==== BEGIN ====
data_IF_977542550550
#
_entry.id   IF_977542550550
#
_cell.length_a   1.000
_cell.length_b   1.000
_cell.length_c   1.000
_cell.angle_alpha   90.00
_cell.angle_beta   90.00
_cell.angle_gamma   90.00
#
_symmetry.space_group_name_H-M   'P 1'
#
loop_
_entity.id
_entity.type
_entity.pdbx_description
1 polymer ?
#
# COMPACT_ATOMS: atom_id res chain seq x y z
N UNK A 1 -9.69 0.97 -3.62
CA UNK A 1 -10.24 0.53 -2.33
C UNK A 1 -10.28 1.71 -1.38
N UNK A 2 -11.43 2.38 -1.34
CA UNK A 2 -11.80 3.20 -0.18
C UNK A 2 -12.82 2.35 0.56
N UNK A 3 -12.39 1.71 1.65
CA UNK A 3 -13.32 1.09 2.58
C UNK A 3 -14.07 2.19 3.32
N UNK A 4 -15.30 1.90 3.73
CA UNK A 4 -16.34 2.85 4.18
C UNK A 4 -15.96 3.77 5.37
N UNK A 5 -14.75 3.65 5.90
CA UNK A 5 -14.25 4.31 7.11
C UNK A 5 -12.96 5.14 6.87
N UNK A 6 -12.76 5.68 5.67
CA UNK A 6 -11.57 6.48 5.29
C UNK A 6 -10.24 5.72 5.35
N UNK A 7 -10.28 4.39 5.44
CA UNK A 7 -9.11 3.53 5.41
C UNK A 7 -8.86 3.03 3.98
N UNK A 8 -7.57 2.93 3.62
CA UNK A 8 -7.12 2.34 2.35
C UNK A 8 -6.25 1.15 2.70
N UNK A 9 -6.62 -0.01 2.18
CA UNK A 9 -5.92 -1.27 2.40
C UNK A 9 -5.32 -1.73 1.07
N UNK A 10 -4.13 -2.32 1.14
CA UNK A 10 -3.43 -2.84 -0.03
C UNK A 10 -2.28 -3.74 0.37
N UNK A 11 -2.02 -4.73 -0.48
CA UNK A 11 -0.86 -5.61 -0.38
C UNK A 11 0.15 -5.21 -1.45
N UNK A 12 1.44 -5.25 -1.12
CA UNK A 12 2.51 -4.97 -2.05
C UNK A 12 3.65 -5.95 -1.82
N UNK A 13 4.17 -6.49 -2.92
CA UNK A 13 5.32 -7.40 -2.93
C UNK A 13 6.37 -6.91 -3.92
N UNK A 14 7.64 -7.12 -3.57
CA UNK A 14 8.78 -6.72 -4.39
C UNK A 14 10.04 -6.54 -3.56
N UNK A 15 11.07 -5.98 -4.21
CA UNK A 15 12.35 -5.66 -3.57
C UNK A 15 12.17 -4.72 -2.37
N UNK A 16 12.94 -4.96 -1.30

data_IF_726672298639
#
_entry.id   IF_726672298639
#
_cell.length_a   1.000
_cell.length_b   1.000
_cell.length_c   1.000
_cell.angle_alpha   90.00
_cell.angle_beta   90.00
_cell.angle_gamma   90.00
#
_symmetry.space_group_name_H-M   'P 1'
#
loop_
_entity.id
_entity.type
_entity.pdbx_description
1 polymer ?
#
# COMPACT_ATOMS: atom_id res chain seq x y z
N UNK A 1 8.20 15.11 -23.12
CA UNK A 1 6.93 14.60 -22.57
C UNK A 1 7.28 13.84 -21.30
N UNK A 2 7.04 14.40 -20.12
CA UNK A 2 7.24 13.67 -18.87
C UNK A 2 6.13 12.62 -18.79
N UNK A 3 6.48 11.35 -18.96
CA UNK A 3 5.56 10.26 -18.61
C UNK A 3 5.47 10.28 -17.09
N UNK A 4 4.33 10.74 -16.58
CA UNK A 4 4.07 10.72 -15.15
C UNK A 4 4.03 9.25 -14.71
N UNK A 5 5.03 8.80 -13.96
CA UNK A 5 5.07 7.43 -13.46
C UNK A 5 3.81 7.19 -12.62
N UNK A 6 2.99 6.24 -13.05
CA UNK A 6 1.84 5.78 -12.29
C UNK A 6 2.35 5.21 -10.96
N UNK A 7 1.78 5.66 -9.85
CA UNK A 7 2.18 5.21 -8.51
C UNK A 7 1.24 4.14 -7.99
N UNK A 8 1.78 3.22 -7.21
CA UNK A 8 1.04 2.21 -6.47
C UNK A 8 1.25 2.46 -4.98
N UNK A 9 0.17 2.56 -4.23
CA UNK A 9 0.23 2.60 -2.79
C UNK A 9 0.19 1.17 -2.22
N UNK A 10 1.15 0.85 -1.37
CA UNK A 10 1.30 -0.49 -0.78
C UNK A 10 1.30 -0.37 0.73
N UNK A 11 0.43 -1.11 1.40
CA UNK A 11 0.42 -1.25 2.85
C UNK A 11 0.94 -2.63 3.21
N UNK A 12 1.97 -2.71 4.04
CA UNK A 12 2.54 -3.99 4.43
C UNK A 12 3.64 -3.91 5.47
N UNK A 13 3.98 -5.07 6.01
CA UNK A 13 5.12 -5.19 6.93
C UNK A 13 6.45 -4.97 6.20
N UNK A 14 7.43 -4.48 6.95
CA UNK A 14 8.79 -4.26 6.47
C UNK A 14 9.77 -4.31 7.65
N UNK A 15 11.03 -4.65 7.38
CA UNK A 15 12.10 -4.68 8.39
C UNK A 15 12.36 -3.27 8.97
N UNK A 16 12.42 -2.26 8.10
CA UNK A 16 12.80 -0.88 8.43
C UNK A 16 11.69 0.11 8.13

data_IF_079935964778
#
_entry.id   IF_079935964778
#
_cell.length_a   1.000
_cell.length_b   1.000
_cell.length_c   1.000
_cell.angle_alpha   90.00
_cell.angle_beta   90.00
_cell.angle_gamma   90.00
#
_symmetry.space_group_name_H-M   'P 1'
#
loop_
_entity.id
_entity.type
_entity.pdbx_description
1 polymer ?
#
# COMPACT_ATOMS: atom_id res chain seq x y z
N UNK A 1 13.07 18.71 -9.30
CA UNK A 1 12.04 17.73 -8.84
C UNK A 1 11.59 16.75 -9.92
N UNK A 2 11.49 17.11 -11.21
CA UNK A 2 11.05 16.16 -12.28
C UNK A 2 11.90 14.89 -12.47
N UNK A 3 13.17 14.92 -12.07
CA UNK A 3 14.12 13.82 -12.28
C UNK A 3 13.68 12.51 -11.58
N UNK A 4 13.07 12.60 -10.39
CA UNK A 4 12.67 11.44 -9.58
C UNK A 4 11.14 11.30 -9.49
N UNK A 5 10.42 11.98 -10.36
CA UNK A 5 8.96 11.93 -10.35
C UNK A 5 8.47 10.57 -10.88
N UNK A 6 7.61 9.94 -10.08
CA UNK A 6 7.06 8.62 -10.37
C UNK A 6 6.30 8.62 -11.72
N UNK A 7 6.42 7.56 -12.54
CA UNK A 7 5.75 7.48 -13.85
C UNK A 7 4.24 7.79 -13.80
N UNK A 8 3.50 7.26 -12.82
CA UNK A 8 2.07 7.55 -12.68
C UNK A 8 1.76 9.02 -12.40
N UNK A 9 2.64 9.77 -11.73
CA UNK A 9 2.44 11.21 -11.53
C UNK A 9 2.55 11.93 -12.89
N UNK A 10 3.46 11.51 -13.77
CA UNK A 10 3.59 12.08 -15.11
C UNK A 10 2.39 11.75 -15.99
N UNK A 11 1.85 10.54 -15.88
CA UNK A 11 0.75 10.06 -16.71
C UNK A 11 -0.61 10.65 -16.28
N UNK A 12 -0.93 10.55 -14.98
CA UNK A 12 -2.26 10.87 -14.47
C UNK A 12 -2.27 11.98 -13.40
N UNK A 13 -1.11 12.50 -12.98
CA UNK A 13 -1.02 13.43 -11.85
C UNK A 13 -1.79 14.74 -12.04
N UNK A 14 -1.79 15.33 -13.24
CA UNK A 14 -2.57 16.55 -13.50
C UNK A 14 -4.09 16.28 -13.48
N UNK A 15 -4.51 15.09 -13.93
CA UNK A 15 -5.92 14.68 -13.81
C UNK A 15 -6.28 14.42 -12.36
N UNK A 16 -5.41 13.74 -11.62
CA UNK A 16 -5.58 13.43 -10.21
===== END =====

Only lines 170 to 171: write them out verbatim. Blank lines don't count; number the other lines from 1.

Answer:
N UNK A 6 7.61 9.94 -10.08
CA UNK A 6 7.06 8.62 -10.37